Equity Rising

Equity Rising


If you’re a homeowner who survived the real estate market downturn from a few years back, chances are the value of your home – and your equity in it – has increased. And therein lies an opportunity: the chance to tap into that equity in the form of a home equity line of credit (HELOC), which can be a great way to finance a home improvement project, pay down debt, help pay for college, or even purchase a car.

This option has proved to be increasingly popular in recent years – in fact, for 17 consecutive quarters spanning 2012 through mid-2016, residential HELOC originations increased, according to ATTOM Data Solutions.

“Over the past four years of this housing recovery, homeowners have steadily regained equity and confidence in the housing market, resulting in a steady climb in HELOCs. That steady climb culminated with HELOC originations reaching an eight-year high in the second quarter of last year – the highest level since third quarter 2008,” says Daren Blomquist, senior vice president of ATTOM Data Solutions in Irvine, Calif. “HELOCs pulled back a bit in third quarter 2016, but we expect them to continue their upward trend in 2017 barring any big jump in interest rates.”

A HELOC is essentially a form of revolving credit for which your property serves as collateral. You can get approved by a HELOC lender for a particular amount of credit based on your ability to repay the loan; this amount is typically calculated by taking a percentage of your residence’s appraised value and subtracting from it the balance due on your existing mortgage. Unlike a loan that’s distributed in a single lump sum, you’re allowed to draw from your approved funds (via checks or a special credit card) whenever you like within the first 5 to 10 years. When you draw money, you simply make at least a minimum monthly payment, which usually is payment on the interest only; nothing is charged when no money is drawn. Once the draw period ends, a 10- to 20-year repayment period begins, during which time you can’t make any further withdrawals from the line.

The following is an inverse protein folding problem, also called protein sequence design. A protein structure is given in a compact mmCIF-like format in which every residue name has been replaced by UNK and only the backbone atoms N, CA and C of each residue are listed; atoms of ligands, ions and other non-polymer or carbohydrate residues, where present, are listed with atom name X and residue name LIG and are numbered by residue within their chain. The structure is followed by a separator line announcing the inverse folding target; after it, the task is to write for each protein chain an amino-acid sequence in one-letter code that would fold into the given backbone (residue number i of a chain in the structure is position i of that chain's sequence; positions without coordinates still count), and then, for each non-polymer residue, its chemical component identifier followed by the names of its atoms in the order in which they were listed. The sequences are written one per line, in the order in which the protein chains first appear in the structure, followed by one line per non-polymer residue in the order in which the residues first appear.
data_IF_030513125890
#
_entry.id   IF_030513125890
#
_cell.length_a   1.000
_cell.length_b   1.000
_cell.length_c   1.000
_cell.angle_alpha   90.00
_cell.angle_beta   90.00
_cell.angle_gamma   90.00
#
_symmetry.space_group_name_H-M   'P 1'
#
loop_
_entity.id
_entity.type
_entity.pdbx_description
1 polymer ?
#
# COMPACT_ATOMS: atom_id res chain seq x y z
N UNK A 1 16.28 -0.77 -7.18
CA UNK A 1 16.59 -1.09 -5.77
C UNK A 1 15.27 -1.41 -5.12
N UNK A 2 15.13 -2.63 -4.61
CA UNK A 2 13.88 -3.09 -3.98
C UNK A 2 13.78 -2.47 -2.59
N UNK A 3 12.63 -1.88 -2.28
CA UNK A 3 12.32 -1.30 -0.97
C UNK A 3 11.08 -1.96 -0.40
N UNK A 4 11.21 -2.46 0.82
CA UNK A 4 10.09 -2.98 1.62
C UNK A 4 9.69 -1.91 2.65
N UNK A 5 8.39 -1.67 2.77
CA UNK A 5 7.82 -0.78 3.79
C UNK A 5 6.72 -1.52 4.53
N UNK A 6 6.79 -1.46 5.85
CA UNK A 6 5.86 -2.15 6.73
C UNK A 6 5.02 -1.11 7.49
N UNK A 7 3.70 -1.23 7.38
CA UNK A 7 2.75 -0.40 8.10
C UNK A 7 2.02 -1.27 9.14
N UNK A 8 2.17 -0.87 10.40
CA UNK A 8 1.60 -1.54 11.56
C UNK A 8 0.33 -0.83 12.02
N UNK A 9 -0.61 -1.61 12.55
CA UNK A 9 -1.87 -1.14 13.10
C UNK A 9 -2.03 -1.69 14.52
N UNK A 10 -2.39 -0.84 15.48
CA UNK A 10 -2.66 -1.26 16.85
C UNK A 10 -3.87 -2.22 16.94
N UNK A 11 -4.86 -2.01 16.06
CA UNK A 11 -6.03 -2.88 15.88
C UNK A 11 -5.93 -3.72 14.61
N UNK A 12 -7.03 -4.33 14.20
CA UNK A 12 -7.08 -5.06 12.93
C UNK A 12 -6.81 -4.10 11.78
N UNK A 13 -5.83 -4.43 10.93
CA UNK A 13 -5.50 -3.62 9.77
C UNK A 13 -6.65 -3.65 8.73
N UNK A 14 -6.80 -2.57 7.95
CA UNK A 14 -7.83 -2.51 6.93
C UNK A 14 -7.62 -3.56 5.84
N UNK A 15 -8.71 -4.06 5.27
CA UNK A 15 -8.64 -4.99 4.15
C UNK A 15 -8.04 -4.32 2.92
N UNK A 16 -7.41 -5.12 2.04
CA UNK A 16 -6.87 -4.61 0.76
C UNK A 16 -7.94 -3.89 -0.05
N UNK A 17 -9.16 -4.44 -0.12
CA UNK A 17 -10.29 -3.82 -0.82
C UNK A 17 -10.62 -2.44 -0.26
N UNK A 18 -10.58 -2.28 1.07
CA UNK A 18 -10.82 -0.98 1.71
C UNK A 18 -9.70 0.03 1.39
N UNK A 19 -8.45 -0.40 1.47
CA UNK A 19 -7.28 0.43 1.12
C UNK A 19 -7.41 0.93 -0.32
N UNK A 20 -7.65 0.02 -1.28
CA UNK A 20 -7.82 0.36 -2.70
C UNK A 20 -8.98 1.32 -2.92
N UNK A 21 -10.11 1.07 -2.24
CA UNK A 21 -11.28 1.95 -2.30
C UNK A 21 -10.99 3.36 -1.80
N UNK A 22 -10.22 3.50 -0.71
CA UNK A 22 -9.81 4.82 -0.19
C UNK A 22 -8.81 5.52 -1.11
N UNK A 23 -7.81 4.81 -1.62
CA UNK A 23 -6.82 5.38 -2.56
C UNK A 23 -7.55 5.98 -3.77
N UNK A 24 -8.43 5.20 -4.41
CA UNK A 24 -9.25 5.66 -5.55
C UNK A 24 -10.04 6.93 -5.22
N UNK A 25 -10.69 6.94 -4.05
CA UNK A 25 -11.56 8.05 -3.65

HELOCs have adjustable interest rates that can vary over the life of the loan, but many can be converted or refinanced into fixed-rate loans before the draw period ends. While a HELOC’s variable rate can be higher than that for a conventional fixed-rate loan, it’s often much lower than you’d pay on a typical credit card; plus, the interest you pay is usually tax deductible.

“A HELOC is a great way to have an emergency fund in place. They’re ideal for people with equity in their home who have a need to access it,” says Sam Mischner, head of mortgages and sales for LendingTree in Charlotte, N.C., who attributes the rise in HELOC popularity in recent years to rising home values, increasing interest rates and a significant number of consumers with low interest rates on their first mortgages.

Clay Selland, president of Danville, Calif.-based Signet Mortgage Corporation, says opting for a HELOC can be a smarter choice than refinancing or pursuing a cash-out refi, especially if your goal is to pay off mounting bills or fund a renovation or big-ticket purchase.

“I’m not a big fan of rolling consumer debt into a home loan by refinancing every few years. Refinancing into a new 15 or 30 years fixed first loan sounds attractive, but without the discipline of making additional monthly payments toward principal, a client is then financing short-term debt like credit cards or car payments over 30 years – a pattern that can negatively impact the wealth generated by homeownership,” Selland says. “A HELOC provides a middle ground solution.”

Blomquist expects that HELOC originations will continue to increase for the foreseeable future.

“The fundamentals of the market, low housing inventory, slow housing starts, and growing household formation should keep home values rising for at least the next 18 months,” he says. “But don’t just take out a HELOC simply because you have the equity – use it for a specific need that may require a large amount of cash and that’s going to improve the equity in your home. And certainly don’t leverage a HELOC to live beyond your means.”

Additionally, shop around for HELOC lenders carefully.

“Find a professional mortgage lender who is knowledgeable about the benefits and risks of various HELOC options in the market,” says R. Patrick Lamb, president of Homeowners Financial Group in Scottsdale, Ariz. “Being well educated is the most important thing to avoid taking out a loan that’s not in your personal best interest.”

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